Right up there with the gift of Free Will, one of the greatest gifts we have been given is the ability to name things.  If you remember from the story of Genesis, it was God who called the firmament heaven and the land earth.  It was also God who named the sun and the moon and day and night.  But then, as the story goes, God made man and named him Adam and he gave to Adam dominion over all creation as the text reads from Genesis . . . ‘And out of the ground the LORD God formed every beast of the field, and every fowl of the air; and brought them to Adam to see what he would call them: and whatever Adam called every living creature, that was the name it was given.’

One of my favorite paintings is a very famous one called ‘the Ancient of Days’ by the writer/artist William Blake.  It depicts God the Father as a weathered windswept ancient man with a giant pair of dividers in his hand hovering over the earth as an architect over his design.  As the great I AM ‘who causes things to happen’, God provides all the mathematical equations, the laws of gravity, motion and thermodynamics, a design and a platform in time and space on which his creation is based.  In all this expanse of the universe, God creates galaxies and suns and planets in their courses but gives names to only a few things that we know of . . . they are the sun, the moon, the earth, the sea, heaven, Adam, Israel, Paul, and of course, Jesus.  The rest, for some reason known only to Him, he leaves up to us to ponder, to discover and to name like a gigantic game of Pictionary.  And we’ve been trying to figure it all out ever since.

Today we celebrate the one name that God shared with all of us, a name that is on par with all of creation itself, the name of Jesus, at which all knees will bend in heaven and on earth and under the earth.  I believe that this is just how important this event of the incarnation was.  For at the naming of Jesus and the passing of the Davidic Kingdom to our Lord, time itself began afresh thanks to the forethought by the church fathers at the Year 1 and continues in every land and nearly every language two thousand and seventeen years later until this very day.

Jesus was named Savior whom we call the Christ (the anointed one) who came to earth for one reason and one reason only.  That was in fact his name’s sake . . . that he would be anointed the savior of his people. 

To understand the importance of the name ‘Jesus’ we must go forward in time from Bethlehem to about 33 years into the infant Jesus’ future.  Here we will find him at Passover with the disciples where they will break bread together, and during his last hours with the disciples before he dies Jesus will offer up broken bread and wine poured out as a perpetual memory of the coming sacrifice of his body and blood on the cross.  Because, just like the sacrifice of circumcision that required the separation of both flesh and blood, the new covenant that God had in mind also required personal sacrifice in order to consummate it.  It was Jesus who was appointed from the beginning to be that sacrifice, appointed by his Father from before he was born in order to save his people from their sins.  For in the very hour that Jesus was hung dying on the cross, what some may have not realized is that the Passover lambs in the temple were being sacrificed for the sins of the Jewish people.  This is why the Church calls Jesus the Lamb of God. . . for in so doing, by willingly going to the cross and taking onto himself the sins of the whole world, Jesus became the means of a sacrifice that would save his people.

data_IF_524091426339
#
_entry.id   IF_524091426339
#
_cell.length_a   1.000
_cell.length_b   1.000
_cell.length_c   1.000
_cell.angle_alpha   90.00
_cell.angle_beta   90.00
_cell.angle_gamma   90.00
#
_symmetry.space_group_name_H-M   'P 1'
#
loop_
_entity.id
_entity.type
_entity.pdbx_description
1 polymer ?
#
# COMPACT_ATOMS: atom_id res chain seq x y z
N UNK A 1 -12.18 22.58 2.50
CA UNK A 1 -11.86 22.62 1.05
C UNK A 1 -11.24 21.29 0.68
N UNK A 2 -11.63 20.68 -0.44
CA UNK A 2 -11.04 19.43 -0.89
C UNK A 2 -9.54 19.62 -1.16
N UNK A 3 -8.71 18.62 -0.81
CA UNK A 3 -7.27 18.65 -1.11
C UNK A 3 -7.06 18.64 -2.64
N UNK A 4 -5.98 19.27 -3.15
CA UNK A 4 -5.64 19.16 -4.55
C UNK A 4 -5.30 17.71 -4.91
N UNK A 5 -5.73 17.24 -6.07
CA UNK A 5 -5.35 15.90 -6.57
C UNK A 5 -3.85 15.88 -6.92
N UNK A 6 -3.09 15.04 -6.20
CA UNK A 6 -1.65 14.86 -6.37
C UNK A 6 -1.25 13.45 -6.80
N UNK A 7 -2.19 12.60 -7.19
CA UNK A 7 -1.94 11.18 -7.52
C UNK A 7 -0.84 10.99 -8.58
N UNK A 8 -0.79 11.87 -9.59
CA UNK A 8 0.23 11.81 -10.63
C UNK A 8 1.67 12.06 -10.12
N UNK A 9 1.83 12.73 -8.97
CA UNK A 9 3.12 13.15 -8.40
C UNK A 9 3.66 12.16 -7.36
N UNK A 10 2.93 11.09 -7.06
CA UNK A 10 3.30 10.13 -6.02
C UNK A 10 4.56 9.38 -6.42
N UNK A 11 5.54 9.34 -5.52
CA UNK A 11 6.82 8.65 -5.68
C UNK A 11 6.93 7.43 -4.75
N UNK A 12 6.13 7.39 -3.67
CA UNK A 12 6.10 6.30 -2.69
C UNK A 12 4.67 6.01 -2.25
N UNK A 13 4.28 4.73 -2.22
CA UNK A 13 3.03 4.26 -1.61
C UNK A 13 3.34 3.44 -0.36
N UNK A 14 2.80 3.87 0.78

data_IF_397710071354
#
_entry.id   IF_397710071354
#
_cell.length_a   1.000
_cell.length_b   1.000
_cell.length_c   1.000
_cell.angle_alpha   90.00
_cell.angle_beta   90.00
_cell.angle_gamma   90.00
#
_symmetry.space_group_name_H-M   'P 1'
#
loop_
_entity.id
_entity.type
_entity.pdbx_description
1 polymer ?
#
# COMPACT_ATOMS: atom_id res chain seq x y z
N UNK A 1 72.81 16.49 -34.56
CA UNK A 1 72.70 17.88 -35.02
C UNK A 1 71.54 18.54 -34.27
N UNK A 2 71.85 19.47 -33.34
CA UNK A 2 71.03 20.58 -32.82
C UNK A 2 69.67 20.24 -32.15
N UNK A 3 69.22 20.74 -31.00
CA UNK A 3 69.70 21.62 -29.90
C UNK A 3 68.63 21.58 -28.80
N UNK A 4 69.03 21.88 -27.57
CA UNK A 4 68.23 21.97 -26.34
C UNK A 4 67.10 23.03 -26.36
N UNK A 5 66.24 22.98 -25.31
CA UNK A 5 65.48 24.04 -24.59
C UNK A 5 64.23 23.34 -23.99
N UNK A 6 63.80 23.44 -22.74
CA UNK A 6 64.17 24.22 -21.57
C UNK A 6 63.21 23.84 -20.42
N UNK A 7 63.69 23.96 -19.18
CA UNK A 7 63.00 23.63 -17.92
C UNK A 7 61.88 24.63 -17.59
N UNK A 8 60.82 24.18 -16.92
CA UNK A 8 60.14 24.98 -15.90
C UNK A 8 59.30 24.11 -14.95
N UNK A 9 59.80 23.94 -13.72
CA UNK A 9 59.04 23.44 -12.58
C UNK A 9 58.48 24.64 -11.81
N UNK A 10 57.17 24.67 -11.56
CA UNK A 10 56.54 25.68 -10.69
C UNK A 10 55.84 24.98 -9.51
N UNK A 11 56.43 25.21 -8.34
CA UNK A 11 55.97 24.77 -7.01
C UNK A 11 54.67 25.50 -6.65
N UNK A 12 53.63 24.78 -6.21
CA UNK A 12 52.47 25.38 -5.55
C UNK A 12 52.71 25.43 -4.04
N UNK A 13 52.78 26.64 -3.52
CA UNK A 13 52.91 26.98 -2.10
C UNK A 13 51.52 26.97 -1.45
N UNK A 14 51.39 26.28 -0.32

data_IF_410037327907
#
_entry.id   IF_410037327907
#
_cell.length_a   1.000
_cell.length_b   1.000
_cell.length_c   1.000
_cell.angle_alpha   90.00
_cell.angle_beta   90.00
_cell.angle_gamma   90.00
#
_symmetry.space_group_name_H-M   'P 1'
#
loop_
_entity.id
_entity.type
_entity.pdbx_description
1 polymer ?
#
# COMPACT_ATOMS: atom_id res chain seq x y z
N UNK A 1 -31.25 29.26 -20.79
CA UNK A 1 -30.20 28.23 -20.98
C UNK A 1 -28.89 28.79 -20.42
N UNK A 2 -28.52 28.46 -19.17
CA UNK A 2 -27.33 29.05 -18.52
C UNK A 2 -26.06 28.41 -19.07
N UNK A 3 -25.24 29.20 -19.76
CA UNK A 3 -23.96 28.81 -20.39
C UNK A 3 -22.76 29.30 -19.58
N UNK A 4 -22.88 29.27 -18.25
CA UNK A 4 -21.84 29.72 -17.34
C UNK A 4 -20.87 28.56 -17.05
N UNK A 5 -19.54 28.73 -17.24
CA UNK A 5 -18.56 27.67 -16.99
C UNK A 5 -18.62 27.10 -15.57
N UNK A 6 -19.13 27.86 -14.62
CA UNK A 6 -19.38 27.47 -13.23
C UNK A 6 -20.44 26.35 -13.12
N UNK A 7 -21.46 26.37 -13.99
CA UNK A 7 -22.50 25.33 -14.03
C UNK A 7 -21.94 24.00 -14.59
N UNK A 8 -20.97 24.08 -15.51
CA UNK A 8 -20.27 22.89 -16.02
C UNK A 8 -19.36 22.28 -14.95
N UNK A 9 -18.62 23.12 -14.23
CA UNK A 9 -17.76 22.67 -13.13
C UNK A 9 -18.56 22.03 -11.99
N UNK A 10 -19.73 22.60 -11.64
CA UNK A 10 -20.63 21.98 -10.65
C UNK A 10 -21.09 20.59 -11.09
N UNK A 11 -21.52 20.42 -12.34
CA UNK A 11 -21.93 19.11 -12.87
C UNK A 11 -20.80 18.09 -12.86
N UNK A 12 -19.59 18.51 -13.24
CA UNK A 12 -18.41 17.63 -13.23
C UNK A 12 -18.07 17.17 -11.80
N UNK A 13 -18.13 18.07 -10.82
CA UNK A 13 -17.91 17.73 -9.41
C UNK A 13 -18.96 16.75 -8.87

So what should the Feast of the Holy Name mean to us in this place and at this time?  For me, it gives me peace in knowing that all is as it was destined to be, that the order of the universe which was broken by man’s sin has now been restored and that believers in Jesus the Savior live in victory over the grave.  It gives me hope that the miraculous story of the incarnation will continue to unfold through future generations as the church cycle of seasons continues and until we are all finally called home.  And it gives me a feeling of deep and abiding gratitude that God would humble himself to live among us as one of us and to offer his life so that we might live in him; and finally it gives me a feeling of resolve to live a life worthy of his call to me as a servant, as a brother and as a friend.

Eternal Father, you gave to your incarnate Son the holy name of Jesus to be the sign of our salvation: Plant in every heart, we pray, the love of him who is the Savior of the world, our Lord Jesus Christ; who lives and reigns with you and the Holy Spirit, one God, in glory everlasting. Amen.